HADM 315
Health and Community Development (OCW_Rev. C4)


HADM 315
Health and Community Development (OCW_Rev. C4)

Health Administration 315

Unit 7: Are you an Effective Community Development Facilitator?

For a community to be whole and healthy, it must be based
on people's love and concern for each other.

Millard Fuller


In the last two units, we presented principles to guide the process and approach to community development. In Unit 7, we look more closely at the roles and characteristics of effective community development workers, and the strategies they use to carry out their roles. In the first segment, we describe what community developers need to do, and what qualities they should possess to engage in those activities. You will see that the job description of community development workers has unusual characteristics compared to many other kinds of job descriptions due, in part, to the facilitation skills required.

Break-out groups at a Knowledge Cafe session.

Break-out groups at a Knowledge Cafe session. Dgurteen. CC BY-SA 3.0 via Wikimedia Commons.

In Segment 2, we offer some strategies that community development workers might use, such as 1) being a co-learner rather than an expert; 2) building social capital; and 3) making friends first, and meeting your program goals later. These might seem atypical compared with those commonly found, even for community workers.

Segment 3 is focused on assessing and building capacity as the foundation for community development work. Individuals and communities need certain capacities to be able to do the transformative work that is required to bring about real changes in development indicators, such as poverty, health status, education levels, a voice in the decisions that affect their lives, safety and security, and social capital.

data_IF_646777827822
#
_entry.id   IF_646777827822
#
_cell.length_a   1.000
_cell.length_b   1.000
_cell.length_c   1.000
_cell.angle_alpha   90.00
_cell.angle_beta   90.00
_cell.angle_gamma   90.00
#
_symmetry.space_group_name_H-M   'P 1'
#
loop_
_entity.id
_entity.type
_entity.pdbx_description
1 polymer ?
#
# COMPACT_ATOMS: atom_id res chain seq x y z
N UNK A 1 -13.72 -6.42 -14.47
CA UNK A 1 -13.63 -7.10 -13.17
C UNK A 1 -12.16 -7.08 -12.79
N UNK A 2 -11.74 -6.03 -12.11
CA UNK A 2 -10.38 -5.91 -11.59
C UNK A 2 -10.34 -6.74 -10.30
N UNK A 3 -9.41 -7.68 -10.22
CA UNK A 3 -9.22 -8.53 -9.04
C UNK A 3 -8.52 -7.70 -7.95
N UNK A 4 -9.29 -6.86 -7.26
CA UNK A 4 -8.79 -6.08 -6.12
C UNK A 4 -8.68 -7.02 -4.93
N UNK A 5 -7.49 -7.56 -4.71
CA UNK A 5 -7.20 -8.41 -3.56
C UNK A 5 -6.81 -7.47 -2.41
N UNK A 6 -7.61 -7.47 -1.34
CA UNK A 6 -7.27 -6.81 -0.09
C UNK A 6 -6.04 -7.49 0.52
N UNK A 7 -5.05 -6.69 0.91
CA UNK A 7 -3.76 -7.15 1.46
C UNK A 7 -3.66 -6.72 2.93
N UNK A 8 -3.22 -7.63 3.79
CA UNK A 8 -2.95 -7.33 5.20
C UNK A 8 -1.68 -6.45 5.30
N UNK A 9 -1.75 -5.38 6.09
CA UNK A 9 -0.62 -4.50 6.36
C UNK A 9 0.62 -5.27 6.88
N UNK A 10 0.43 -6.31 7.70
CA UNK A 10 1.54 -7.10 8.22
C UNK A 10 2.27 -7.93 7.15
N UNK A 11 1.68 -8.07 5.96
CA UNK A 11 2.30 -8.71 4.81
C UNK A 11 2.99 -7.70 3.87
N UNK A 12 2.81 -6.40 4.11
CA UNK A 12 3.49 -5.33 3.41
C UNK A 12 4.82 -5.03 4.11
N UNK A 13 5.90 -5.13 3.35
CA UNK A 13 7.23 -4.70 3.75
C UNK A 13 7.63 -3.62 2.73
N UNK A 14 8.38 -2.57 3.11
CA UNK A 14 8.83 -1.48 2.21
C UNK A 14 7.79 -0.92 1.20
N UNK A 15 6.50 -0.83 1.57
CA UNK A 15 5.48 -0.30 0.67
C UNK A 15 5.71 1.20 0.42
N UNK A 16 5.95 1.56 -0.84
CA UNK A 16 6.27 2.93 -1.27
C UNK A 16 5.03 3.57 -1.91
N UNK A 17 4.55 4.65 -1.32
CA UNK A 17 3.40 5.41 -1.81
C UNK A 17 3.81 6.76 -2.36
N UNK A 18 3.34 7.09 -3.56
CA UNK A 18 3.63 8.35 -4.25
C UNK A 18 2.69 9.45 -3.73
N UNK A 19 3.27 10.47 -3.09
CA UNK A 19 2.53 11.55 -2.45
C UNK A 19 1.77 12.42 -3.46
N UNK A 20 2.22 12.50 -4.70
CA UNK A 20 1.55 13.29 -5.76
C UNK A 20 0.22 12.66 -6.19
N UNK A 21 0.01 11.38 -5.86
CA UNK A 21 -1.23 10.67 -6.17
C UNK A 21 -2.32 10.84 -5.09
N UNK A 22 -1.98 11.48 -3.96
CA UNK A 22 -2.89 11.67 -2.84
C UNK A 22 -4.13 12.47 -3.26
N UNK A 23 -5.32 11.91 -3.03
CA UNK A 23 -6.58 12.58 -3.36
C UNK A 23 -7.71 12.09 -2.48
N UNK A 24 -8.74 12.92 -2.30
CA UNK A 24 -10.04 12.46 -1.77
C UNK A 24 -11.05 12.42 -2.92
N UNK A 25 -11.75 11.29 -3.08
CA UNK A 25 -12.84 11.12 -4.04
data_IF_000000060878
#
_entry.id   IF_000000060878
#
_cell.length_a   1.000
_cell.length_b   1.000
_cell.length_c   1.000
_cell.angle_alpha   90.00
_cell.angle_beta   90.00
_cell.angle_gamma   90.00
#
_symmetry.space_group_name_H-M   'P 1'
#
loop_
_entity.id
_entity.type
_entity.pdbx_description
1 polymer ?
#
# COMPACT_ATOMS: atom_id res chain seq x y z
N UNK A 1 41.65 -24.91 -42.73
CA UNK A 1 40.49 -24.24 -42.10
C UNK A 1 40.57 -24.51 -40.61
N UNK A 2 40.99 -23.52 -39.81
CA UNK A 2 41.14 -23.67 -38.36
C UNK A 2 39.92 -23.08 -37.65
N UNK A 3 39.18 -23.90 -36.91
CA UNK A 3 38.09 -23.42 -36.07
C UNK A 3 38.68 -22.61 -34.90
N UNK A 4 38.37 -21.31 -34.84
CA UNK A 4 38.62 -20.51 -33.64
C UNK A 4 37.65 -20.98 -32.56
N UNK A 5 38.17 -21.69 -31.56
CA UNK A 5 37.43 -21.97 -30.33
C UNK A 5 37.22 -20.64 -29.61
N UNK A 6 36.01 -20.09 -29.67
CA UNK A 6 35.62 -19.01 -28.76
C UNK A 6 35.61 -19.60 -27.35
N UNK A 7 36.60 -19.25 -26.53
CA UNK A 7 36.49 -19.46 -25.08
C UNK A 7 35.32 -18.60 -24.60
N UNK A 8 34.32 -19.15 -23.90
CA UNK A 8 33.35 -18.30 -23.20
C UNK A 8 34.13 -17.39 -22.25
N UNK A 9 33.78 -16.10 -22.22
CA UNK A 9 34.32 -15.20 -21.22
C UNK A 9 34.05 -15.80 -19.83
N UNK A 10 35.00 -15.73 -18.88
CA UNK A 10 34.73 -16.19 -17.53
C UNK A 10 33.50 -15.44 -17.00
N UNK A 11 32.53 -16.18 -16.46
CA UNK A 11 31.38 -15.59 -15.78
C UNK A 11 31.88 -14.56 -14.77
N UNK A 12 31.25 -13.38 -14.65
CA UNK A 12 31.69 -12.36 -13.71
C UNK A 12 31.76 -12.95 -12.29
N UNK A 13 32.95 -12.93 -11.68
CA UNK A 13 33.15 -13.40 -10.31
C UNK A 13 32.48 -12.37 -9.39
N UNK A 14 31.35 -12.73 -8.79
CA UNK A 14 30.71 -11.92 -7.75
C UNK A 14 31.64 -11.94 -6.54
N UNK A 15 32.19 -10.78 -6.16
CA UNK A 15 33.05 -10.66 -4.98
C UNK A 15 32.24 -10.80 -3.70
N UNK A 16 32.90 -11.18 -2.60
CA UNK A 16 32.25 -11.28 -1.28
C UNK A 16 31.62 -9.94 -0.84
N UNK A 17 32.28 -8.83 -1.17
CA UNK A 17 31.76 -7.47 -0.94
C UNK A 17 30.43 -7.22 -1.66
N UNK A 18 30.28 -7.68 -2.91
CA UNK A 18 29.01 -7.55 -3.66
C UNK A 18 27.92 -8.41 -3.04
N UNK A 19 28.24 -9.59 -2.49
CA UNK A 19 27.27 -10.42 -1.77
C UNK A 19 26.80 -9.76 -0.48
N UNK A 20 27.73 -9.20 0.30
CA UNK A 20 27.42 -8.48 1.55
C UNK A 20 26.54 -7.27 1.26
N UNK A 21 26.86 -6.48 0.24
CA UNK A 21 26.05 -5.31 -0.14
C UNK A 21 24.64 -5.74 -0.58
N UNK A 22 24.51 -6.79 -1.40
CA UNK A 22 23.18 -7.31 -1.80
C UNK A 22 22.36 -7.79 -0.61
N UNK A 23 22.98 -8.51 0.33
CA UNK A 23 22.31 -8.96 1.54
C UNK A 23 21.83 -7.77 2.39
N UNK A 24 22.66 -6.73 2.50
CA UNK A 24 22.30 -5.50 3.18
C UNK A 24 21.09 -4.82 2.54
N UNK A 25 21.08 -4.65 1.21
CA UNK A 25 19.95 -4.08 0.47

In Segment 4, we describe community capacities that were derived from research projects in different community contexts, including shared vision, sense of community, communication, participation, leadership, resources, knowledge and skills, and ongoing learning. We also provide an opportunity for you to examine the nine domains of community capacity adopted by the Public Health Agency of Canada, as well as the tools and techniques they use to assess capacity building in health promotion programs.

In the last segment, Segment 5, we present some capacity building strategies and tools that community development workers can use to support capacity development in the communities with which they work, such as accompaniment (i.e., “walking with” community members, groups, and agencies), providing technical advice, providing technical backstopping, and providing relevant education and training.